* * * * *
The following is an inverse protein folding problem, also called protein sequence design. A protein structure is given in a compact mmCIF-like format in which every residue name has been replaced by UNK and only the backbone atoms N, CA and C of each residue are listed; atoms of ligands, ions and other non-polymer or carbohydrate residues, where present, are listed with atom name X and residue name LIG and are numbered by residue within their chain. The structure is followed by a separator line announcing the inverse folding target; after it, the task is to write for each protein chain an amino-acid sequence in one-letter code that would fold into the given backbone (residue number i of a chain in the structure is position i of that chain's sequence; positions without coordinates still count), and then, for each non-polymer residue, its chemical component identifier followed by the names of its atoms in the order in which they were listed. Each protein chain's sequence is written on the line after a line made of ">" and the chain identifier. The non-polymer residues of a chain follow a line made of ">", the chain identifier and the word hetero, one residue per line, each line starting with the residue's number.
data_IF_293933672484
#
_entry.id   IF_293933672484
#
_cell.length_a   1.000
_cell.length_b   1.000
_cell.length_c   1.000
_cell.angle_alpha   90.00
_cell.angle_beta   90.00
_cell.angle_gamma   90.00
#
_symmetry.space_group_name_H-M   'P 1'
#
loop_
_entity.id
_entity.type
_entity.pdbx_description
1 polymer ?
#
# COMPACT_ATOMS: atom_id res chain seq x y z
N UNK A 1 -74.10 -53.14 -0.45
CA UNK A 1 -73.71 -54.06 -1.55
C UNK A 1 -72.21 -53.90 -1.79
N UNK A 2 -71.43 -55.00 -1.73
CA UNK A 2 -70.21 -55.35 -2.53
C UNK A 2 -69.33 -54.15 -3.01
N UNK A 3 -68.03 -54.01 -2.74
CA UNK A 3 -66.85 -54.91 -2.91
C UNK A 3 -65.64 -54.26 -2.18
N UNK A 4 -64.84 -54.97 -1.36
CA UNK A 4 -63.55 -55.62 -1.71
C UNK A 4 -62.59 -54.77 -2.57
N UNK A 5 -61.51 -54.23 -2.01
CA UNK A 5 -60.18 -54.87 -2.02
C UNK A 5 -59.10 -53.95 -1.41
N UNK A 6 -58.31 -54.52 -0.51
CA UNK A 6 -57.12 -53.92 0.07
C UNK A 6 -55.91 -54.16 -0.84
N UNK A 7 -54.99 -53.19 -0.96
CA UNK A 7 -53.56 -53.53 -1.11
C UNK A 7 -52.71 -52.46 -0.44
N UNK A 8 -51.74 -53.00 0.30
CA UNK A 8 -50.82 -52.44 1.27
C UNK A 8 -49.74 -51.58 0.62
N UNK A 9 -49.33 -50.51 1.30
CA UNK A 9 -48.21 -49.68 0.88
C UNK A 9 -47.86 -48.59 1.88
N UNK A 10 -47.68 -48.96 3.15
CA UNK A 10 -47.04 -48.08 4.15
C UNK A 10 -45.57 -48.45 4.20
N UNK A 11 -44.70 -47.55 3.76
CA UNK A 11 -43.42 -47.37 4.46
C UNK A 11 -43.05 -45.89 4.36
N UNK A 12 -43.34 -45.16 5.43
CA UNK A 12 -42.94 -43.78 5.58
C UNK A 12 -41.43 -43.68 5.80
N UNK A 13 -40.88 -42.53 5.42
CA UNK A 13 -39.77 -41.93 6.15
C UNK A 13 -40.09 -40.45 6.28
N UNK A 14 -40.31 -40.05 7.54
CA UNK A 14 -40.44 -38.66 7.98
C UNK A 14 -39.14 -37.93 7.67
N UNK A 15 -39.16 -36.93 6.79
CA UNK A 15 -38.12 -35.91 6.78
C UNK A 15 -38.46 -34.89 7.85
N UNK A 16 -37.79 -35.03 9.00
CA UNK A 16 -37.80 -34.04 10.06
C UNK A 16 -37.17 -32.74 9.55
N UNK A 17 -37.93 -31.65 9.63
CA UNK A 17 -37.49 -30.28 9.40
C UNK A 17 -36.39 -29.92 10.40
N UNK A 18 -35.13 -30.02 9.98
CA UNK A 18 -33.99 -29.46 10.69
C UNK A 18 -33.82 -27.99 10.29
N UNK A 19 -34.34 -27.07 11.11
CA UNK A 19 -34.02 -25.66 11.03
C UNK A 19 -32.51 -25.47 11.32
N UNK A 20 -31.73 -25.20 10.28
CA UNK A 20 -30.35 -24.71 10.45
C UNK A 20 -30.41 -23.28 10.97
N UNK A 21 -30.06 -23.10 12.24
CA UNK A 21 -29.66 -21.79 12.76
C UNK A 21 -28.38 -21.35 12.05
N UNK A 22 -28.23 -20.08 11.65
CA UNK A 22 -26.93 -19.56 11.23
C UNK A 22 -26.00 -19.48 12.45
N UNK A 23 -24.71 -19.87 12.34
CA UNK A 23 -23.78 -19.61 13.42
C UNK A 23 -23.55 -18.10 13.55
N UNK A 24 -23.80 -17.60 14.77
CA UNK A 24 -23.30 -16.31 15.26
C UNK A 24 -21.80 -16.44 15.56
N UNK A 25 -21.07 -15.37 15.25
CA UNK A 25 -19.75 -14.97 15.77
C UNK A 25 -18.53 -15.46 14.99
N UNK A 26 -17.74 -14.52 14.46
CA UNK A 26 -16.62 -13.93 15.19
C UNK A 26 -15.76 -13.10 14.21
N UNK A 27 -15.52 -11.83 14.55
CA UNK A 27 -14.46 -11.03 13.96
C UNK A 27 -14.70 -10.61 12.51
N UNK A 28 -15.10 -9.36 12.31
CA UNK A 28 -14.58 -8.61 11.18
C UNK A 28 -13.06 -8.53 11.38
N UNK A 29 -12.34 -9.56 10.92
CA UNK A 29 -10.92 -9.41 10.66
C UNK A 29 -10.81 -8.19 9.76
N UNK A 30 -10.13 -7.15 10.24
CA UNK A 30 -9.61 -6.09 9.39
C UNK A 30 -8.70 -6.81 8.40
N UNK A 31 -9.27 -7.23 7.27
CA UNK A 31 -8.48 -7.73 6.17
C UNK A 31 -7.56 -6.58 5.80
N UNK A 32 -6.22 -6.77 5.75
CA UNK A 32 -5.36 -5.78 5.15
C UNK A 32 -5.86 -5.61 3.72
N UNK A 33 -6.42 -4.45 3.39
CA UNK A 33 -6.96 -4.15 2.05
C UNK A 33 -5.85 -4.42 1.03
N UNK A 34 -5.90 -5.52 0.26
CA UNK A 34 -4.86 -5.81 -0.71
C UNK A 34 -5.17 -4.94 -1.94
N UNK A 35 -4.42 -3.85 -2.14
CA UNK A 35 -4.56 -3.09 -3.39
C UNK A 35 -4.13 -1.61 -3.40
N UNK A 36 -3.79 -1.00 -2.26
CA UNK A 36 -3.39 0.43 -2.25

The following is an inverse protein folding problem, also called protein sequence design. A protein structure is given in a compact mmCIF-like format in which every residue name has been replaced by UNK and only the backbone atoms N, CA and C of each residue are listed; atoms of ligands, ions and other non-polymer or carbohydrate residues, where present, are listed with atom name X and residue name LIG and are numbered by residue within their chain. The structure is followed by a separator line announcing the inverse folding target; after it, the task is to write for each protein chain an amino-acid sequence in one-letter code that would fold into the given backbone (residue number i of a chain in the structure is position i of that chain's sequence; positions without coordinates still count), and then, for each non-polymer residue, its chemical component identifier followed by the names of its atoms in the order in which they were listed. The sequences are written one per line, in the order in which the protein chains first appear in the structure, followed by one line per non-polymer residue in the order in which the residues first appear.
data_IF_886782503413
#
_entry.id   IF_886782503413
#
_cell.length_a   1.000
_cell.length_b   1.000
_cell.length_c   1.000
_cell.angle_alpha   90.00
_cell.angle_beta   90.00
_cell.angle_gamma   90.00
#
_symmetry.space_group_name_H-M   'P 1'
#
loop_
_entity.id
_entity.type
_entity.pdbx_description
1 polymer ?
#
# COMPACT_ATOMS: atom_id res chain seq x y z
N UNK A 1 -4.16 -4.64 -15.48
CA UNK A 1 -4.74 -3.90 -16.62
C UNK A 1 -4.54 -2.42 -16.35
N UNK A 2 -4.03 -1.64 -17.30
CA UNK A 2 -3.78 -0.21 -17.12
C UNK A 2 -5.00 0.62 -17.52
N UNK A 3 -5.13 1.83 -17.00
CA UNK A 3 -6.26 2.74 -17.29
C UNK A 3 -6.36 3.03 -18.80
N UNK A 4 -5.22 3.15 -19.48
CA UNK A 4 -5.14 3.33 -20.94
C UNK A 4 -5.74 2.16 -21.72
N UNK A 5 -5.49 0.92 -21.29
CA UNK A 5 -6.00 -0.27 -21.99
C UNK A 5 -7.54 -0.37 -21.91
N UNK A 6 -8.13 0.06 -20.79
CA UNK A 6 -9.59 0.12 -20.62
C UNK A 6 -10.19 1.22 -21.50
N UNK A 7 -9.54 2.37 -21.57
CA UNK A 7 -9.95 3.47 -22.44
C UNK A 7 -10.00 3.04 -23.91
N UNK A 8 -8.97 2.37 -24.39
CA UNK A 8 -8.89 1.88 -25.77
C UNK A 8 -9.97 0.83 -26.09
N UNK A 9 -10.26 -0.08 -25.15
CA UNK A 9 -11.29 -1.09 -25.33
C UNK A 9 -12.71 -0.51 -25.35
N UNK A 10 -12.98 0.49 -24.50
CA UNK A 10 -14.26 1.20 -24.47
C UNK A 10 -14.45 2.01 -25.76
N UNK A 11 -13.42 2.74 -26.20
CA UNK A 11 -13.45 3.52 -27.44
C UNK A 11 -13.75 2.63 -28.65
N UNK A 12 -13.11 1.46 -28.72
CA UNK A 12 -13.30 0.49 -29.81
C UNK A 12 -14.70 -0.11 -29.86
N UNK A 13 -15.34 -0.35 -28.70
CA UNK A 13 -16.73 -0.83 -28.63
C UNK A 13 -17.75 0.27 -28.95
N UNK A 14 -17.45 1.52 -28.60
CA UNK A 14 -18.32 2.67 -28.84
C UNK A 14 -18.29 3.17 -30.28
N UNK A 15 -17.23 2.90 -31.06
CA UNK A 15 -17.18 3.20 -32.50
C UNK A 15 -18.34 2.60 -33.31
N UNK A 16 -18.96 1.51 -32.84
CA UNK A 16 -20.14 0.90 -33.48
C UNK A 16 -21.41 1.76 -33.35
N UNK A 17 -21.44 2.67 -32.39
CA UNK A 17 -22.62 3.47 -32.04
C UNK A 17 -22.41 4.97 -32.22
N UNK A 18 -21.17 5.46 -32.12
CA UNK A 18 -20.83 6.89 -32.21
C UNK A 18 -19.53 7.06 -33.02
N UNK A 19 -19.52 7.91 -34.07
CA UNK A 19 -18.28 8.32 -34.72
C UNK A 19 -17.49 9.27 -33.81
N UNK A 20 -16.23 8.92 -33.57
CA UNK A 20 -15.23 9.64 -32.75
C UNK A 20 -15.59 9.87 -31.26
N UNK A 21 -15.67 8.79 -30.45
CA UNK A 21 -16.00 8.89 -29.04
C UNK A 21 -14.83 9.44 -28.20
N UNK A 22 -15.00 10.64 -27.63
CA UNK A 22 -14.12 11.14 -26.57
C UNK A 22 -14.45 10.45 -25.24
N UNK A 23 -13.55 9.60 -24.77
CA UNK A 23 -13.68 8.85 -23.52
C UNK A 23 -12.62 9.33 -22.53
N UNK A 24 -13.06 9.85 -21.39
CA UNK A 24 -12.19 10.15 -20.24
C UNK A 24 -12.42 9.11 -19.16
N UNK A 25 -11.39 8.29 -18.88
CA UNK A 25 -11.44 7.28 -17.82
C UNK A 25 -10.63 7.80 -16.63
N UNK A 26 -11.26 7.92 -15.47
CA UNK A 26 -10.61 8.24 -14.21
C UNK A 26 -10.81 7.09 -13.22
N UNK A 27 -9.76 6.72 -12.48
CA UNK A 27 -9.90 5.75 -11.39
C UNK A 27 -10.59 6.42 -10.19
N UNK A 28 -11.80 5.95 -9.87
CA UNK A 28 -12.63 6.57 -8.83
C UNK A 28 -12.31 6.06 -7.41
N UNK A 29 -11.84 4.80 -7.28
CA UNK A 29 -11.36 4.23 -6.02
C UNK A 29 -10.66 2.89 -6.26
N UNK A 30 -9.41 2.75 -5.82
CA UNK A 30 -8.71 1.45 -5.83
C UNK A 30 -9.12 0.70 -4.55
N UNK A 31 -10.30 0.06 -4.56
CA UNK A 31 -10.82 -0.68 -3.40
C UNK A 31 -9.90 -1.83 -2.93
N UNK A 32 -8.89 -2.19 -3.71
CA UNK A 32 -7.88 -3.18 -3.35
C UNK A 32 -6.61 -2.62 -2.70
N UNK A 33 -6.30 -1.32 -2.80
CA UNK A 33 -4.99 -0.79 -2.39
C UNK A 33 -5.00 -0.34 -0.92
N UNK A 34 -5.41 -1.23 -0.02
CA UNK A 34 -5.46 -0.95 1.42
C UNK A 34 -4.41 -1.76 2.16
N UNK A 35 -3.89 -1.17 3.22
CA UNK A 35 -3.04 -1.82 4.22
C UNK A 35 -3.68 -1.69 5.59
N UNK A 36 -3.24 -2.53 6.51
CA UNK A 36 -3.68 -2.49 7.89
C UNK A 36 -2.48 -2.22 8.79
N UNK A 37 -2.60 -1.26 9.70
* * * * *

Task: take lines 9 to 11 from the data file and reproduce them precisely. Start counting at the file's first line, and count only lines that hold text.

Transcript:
_cell.angle_alpha   90.00
_cell.angle_beta   90.00
_cell.angle_gamma   90.00